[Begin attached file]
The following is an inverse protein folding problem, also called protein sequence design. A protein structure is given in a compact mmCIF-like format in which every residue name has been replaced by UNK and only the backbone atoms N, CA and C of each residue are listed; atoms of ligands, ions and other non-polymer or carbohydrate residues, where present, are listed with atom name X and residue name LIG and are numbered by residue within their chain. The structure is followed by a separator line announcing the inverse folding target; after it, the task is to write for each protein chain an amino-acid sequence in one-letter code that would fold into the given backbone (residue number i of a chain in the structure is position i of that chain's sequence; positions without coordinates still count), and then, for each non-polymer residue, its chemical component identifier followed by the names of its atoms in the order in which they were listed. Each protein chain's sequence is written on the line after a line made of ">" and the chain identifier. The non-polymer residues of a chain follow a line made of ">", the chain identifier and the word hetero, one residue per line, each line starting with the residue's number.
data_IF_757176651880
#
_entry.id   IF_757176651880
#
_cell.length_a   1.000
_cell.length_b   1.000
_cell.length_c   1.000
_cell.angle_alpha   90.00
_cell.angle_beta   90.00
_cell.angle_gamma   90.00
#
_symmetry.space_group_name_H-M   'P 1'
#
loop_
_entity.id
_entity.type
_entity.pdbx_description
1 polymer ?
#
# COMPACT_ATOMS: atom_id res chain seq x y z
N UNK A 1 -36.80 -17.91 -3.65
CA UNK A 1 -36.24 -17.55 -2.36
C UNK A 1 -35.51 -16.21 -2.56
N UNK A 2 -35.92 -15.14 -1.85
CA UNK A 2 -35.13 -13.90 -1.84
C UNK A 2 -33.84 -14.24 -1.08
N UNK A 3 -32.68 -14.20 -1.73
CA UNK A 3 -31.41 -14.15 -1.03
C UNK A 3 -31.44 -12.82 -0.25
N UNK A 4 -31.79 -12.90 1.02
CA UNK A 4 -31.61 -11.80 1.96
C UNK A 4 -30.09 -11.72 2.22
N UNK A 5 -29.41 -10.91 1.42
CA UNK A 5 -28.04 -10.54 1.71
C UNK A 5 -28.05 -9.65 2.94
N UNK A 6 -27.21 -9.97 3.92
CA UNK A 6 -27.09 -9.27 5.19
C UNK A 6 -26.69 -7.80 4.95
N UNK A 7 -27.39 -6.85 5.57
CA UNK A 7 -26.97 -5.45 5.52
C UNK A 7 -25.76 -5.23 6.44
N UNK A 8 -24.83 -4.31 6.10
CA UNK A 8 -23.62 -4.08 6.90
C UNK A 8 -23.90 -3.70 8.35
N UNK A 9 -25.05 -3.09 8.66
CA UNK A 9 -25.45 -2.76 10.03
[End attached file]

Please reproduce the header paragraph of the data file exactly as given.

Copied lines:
The following is an inverse protein folding problem, also called protein sequence design. A protein structure is given in a compact mmCIF-like format in which every residue name has been replaced by UNK and only the backbone atoms N, CA and C of each residue are listed; atoms of ligands, ions and other non-polymer or carbohydrate residues, where present, are listed with atom name X and residue name LIG and are numbered by residue within their chain. The structure is followed by a separator line announcing the inverse folding target; after it, the task is to write for each protein chain an amino-acid sequence in one-letter code that would fold into the given backbone (residue number i of a chain in the structure is position i of that chain's sequence; positions without coordinates still count), and then, for each non-polymer residue, its chemical component identifier followed by the names of its atoms in the order in which they were listed. Each protein chain's sequence is written on the line after a line made of ">" and the chain identifier. The non-polymer residues of a chain follow a line made of ">", the chain identifier and the word hetero, one residue per line, each line starting with the residue's number.